The state education system attaches great importance to the principle of secularism (la laïcité), and there is no formal teaching of religion in state schools in France. In theory, religion has no place in state schools in France. However, recent events in France have led to a growing demand for schools to teach religious awareness, this being seen by some as necessary for the development of greater understanding between people of different religions, notably with regard to France’s Islamic minority. Religious instruction is not banned from state schools in France; it can take place after hours, for pupils who wish – or at least, that is the legal position. School chaplains (aumoniers) are officially appointed by the “recteur” (Chairperson) of the “académie” (Local Education Authority).
Unlike English “A levels” or Scottish “highers”, the baccalaureate is a unitary exam, that pupils pass or fail. It is impossible to pass in one subject and fail in others. The only mark that counts is the final weighted average, which must be at last 10/20 for a pupil to pass. Pupils who achieve just under 10/20 are often passed by the exam board, whose decision is final. Pupils achieving betwen 8 and 10 can resit their bacalaureat as an oral exam a few weeks later. Those who get under 8/20 must retake their year, and try again.
The general Baccalaureate is organised in different “series”. In their final year, all pupils specialise in function of the “series” they have chosen, of which currently there are three; the “L” series (literary studies), the “ES” series (economic et social studies), and the S” series (sciences). Each “series” includes different specialities. The role of lycées in post-baccalaureat studies is discussed on the higher education page.
There is much discussion among academics and teachers, and in the media, on the question of the “level” of today’s baccalaureate. In recent years, the success rate at the Baccalaureat has been betwen 75 an 80% (with top lycées achieving 100%). Many academics complain that the baccalaureate these days is given away, and that this is a major cause of the high failure rate in the first year of university. Ministers and civil servants claim that this is not the case. This polemic, however, is not confined to France, and the arguments over the academic level of high-school leavers is one that is frequently highlighted in the media in many countries, even in Switzerland!
Grading in the French education system is entirely standardized. All marks or grades for assignments, tests, or exams are out of twenty, and the pass mark is 10/20. This goes from junior school through to postgraduate level.
Grade inflation is not as big a problem in France as in some countries, and a mark of over 15/20 remains exceptionally good. However, grade inflation at the Baccalaureate has become an issue since the late 1990s, as figures from the French Ministry of Education show.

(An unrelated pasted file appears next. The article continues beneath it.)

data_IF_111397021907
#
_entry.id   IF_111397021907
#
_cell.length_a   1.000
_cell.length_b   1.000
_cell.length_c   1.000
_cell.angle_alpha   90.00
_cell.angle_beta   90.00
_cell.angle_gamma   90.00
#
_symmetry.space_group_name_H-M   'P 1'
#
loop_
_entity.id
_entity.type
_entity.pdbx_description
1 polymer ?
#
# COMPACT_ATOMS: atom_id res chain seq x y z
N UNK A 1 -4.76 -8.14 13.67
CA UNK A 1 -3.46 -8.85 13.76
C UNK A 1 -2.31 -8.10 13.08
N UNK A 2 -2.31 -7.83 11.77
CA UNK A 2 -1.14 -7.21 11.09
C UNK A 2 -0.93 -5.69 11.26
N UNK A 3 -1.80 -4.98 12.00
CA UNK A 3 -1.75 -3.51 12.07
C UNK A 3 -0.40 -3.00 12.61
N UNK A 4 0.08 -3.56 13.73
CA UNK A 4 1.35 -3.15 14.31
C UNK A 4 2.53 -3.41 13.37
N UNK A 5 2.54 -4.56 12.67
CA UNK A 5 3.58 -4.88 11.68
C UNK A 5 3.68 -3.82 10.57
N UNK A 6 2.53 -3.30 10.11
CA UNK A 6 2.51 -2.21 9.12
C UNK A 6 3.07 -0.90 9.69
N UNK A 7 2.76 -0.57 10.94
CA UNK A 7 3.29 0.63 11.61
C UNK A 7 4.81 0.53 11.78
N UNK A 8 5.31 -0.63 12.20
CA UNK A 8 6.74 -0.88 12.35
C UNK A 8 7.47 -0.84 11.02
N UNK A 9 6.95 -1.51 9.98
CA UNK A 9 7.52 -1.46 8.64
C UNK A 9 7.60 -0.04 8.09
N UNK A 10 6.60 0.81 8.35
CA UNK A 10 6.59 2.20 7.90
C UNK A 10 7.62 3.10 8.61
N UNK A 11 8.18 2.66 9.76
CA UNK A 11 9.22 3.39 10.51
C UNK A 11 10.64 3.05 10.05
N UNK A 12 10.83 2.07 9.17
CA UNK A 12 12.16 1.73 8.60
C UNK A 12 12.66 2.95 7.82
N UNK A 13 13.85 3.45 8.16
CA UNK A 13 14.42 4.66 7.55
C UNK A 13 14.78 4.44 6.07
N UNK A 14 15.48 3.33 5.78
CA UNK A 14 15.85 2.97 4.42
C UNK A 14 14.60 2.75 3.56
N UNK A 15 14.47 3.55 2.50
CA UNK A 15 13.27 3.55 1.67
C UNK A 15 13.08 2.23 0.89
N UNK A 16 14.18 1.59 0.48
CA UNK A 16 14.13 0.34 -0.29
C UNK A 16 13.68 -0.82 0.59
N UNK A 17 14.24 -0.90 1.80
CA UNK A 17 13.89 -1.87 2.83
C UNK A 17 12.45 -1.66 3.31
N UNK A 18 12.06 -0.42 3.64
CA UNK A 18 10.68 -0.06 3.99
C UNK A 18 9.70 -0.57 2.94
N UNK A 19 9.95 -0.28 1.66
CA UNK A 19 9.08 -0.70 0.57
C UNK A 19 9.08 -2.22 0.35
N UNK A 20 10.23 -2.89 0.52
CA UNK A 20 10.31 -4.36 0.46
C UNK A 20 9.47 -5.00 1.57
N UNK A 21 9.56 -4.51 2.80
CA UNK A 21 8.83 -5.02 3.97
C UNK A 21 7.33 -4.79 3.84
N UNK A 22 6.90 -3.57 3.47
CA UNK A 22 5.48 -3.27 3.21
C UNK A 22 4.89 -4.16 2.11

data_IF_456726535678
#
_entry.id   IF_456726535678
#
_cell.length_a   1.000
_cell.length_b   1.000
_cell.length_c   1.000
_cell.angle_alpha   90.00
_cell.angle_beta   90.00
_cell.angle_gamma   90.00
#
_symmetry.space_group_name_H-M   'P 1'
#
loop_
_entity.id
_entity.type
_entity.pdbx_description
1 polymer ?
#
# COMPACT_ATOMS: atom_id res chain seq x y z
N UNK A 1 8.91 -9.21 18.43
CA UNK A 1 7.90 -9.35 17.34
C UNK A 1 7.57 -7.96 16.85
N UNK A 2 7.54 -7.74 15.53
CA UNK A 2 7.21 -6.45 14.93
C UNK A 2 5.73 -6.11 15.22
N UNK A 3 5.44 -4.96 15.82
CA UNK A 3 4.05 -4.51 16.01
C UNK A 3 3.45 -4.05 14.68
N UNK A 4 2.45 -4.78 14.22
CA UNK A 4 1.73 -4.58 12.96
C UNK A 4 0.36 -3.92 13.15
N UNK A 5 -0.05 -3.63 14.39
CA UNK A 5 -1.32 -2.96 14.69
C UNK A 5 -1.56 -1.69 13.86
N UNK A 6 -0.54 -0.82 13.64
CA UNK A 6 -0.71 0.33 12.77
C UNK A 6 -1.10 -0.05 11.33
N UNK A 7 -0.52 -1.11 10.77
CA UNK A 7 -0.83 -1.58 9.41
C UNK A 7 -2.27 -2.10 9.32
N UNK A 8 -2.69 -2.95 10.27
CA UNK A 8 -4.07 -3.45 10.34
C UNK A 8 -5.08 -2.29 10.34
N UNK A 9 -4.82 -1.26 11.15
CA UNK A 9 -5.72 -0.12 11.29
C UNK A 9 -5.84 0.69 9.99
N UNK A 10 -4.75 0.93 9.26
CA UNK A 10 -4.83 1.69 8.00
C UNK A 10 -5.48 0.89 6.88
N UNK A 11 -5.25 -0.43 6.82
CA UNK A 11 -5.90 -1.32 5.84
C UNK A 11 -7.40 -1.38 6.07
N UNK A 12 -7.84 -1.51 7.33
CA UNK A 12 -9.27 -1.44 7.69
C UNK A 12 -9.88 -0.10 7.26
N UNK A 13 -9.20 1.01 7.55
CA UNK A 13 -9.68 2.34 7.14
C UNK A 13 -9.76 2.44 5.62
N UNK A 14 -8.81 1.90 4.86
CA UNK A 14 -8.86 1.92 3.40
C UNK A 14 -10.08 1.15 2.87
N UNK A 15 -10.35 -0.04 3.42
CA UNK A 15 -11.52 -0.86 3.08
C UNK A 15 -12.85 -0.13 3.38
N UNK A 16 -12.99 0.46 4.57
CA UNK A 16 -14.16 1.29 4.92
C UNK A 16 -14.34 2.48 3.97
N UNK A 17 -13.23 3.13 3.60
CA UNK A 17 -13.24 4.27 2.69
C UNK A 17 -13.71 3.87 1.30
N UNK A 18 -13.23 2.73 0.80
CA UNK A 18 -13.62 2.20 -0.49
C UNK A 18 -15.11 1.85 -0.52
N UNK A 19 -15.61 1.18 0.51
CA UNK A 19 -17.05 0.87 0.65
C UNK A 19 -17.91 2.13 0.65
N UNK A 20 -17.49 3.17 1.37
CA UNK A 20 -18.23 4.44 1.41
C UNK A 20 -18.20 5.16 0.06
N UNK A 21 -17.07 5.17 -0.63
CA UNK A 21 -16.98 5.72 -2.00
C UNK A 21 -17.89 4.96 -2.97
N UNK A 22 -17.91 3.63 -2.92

The grading system was first set up in for the Baccalaureate in the year 1830, and has not changed in over 170 years – surely a world record! The grades are as follows:
12-13.99 : “mention assez bien”, or a good pass
14-15.99 : “mention bien”, or a pass with merit
16 or higher : “mention très bien”, or pass with distinction.
Students getting an average mark of between 8 and 9.99 on their Baccalaureate exam are entitled to resit the exam a few weeks later.
Grade distribution and grade inflation
Back in 1967, 68.2% of those who passed the traditional Baccalaureate (Baccalauréat général) were awarded a simple pass. 27.1% got a good pass, and less than 5% got a mark of 14 or more – a pass with merit or distinction.
Things remained pretty similar until the mid 1990s, but by 2004 over 14% of successful candidates were getting a mark of 14 or more, and a pass with merit or distinction – three times more than in 1967.
By 2012, over half of all successful candidates got some kind of a “mention” (i.e. a grade of 12/20 or higher), and in 2014 almost 27% of successful candidates got a merit or a distinction (a mark of 14 or higher). 10.7% got the coveted “mention très bien” or Pass with distinction…. up from just 0.3% in 1967.
Still, with only about 1 candidate out of ten achieving the top grade, a top grade at the French Baccalaureate continues to carry a lot of weight – far more so than in countries where the top grade is obtained by up to 30% of candidates. In the UK for instance, 26.3% of A-level grades obtained the equivalent top grade (A or A*) in 2013, and in the USA data suggests that top “A grades” are being awarded to over 40% of students. (There can be no clear comparable national statistics for the USA, as high school graduation is not based on final exams and grading systems or not always the same.)